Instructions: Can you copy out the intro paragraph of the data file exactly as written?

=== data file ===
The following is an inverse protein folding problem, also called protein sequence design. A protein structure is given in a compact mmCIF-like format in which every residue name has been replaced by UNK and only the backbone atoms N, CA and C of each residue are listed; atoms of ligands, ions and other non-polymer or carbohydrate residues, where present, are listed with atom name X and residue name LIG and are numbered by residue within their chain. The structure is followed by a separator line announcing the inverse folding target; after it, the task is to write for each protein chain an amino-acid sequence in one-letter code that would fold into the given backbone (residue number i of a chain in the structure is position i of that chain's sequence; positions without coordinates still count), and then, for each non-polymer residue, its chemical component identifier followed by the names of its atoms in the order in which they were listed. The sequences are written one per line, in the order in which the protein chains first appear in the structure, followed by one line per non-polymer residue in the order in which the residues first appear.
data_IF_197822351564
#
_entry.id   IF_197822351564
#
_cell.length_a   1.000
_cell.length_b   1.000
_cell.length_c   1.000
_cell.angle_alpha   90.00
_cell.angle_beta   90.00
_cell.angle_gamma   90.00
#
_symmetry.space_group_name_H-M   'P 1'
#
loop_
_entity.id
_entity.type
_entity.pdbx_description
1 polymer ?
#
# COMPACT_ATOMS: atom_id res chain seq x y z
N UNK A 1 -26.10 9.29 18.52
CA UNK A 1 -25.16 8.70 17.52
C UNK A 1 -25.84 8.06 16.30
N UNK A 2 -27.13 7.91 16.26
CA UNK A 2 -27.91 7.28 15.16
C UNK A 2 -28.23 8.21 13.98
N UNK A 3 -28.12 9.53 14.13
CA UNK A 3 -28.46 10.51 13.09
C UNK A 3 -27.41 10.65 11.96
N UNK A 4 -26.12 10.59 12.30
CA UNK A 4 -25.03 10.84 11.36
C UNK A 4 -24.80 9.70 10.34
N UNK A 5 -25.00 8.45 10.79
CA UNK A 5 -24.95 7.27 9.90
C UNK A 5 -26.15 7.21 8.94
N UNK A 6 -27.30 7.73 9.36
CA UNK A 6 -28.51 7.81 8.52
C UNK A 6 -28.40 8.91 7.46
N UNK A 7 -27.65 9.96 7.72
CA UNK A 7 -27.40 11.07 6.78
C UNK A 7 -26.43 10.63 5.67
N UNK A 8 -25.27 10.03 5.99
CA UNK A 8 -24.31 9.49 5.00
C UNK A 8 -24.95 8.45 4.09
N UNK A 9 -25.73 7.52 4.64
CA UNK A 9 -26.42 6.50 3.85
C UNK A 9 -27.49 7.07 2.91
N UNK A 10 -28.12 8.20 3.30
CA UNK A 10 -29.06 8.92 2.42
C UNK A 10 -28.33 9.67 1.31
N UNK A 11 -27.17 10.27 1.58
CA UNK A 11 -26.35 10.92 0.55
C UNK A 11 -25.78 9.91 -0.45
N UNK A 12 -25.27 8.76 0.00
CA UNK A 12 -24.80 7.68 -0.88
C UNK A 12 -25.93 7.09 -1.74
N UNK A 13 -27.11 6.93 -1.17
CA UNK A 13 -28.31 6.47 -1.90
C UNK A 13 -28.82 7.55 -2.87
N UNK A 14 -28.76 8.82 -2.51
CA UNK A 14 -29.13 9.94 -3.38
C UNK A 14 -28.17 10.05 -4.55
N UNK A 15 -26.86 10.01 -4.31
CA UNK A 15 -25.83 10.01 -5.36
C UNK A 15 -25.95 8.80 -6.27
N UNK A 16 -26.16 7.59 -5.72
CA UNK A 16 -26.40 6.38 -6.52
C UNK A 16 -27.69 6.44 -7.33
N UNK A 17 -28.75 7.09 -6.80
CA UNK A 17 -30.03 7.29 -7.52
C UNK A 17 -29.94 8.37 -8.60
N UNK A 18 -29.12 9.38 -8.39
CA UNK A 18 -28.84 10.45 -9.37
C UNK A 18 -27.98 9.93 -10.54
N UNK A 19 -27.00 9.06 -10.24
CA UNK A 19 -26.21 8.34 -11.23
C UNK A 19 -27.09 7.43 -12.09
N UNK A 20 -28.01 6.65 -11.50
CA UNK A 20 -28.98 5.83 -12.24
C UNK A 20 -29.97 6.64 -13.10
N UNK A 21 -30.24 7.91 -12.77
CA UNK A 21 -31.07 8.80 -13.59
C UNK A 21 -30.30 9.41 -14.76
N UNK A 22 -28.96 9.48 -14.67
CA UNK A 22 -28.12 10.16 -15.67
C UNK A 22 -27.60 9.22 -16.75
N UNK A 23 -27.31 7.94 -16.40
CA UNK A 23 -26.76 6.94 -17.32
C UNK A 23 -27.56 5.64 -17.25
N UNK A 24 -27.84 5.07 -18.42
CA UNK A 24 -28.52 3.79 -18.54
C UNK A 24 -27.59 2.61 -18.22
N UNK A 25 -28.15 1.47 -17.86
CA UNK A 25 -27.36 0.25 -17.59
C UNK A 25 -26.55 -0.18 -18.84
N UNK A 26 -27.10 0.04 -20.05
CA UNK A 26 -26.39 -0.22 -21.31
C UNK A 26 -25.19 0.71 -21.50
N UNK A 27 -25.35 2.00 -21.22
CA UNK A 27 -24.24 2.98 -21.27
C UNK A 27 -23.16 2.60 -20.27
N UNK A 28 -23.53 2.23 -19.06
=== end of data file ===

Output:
The following is an inverse protein folding problem, also called protein sequence design. A protein structure is given in a compact mmCIF-like format in which every residue name has been replaced by UNK and only the backbone atoms N, CA and C of each residue are listed; atoms of ligands, ions and other non-polymer or carbohydrate residues, where present, are listed with atom name X and residue name LIG and are numbered by residue within their chain. The structure is followed by a separator line announcing the inverse folding target; after it, the task is to write for each protein chain an amino-acid sequence in one-letter code that would fold into the given backbone (residue number i of a chain in the structure is position i of that chain's sequence; positions without coordinates still count), and then, for each non-polymer residue, its chemical component identifier followed by the names of its atoms in the order in which they were listed. The sequences are written one per line, in the order in which the protein chains first appear in the structure, followed by one line per non-polymer residue in the order in which the residues first appear.